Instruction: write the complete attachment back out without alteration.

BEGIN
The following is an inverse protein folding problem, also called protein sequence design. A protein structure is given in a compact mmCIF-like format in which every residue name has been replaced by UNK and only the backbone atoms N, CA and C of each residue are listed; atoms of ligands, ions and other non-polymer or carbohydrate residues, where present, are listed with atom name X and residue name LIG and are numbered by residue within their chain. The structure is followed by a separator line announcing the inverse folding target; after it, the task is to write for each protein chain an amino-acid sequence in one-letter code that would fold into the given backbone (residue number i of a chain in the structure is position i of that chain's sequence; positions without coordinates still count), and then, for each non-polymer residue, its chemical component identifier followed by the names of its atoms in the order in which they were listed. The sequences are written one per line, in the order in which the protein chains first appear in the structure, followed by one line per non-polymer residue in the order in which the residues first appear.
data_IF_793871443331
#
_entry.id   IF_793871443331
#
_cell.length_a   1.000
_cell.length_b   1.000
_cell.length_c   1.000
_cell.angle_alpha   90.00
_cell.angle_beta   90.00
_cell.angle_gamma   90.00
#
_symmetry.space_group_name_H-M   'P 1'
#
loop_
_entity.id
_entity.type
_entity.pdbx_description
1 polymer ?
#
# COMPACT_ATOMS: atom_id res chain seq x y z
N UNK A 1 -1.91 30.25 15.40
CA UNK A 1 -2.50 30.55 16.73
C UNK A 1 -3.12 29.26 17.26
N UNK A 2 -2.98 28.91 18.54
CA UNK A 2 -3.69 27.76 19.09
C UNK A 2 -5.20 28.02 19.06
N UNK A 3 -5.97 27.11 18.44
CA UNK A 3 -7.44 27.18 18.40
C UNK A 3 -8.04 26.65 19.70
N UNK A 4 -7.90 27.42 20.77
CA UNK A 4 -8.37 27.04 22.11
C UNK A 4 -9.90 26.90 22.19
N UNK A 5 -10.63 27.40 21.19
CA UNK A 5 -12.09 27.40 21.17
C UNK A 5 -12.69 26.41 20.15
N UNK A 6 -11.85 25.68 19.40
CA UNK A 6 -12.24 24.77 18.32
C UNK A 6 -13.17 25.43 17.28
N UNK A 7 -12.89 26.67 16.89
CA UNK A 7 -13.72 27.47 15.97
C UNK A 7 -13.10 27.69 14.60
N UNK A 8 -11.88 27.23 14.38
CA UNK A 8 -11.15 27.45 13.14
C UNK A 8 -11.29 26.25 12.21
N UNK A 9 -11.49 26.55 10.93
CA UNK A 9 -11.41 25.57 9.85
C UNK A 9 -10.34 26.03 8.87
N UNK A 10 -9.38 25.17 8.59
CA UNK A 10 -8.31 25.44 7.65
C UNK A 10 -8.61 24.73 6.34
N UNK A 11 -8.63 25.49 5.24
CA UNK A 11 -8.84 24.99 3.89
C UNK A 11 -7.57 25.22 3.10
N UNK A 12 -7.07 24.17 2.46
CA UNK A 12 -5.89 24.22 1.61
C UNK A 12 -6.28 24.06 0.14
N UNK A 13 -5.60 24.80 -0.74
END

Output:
The following is an inverse protein folding problem, also called protein sequence design. A protein structure is given in a compact mmCIF-like format in which every residue name has been replaced by UNK and only the backbone atoms N, CA and C of each residue are listed; atoms of ligands, ions and other non-polymer or carbohydrate residues, where present, are listed with atom name X and residue name LIG and are numbered by residue within their chain. The structure is followed by a separator line announcing the inverse folding target; after it, the task is to write for each protein chain an amino-acid sequence in one-letter code that would fold into the given backbone (residue number i of a chain in the structure is position i of that chain's sequence; positions without coordinates still count), and then, for each non-polymer residue, its chemical component identifier followed by the names of its atoms in the order in which they were listed. The sequences are written one per line, in the order in which the protein chains first appear in the structure, followed by one line per non-polymer residue in the order in which the residues first appear.
data_IF_793871443331
#
_entry.id   IF_793871443331
#
_cell.length_a   1.000
_cell.length_b   1.000
_cell.length_c   1.000
_cell.angle_alpha   90.00
_cell.angle_beta   90.00
_cell.angle_gamma   90.00
#
_symmetry.space_group_name_H-M   'P 1'
#
loop_
_entity.id
_entity.type
_entity.pdbx_description
1 polymer ?
#
# COMPACT_ATOMS: atom_id res chain seq x y z
N UNK A 1 -1.91 30.25 15.40
CA UNK A 1 -2.50 30.55 16.73
C UNK A 1 -3.12 29.26 17.26
N UNK A 2 -2.98 28.91 18.54
CA UNK A 2 -3.69 27.76 19.09
C UNK A 2 -5.20 28.02 19.06
N UNK A 3 -5.97 27.11 18.44
CA UNK A 3 -7.44 27.18 18.40
C UNK A 3 -8.04 26.65 19.70
N UNK A 4 -7.90 27.42 20.77
CA UNK A 4 -8.37 27.04 22.11
C UNK A 4 -9.90 26.90 22.19
N UNK A 5 -10.63 27.40 21.19
CA UNK A 5 -12.09 27.40 21.17
C UNK A 5 -12.69 26.41 20.15
N UNK A 6 -11.85 25.68 19.40
CA UNK A 6 -12.24 24.77 18.32
C UNK A 6 -13.17 25.43 17.28
N UNK A 7 -12.89 26.67 16.89
CA UNK A 7 -13.72 27.47 15.97
C UNK A 7 -13.10 27.69 14.60
N UNK A 8 -11.88 27.23 14.38
CA UNK A 8 -11.15 27.45 13.14
C UNK A 8 -11.29 26.25 12.21
N UNK A 9 -11.49 26.55 10.93
CA UNK A 9 -11.41 25.57 9.85
C UNK A 9 -10.34 26.03 8.87
N UNK A 10 -9.38 25.17 8.59
CA UNK A 10 -8.31 25.44 7.65
C UNK A 10 -8.61 24.73 6.34
N UNK A 11 -8.63 25.49 5.24
CA UNK A 11 -8.84 24.99 3.89
C UNK A 11 -7.57 25.22 3.10
N UNK A 12 -7.07 24.17 2.46
CA UNK A 12 -5.89 24.22 1.61
C UNK A 12 -6.28 24.06 0.14
N UNK A 13 -5.60 24.80 -0.74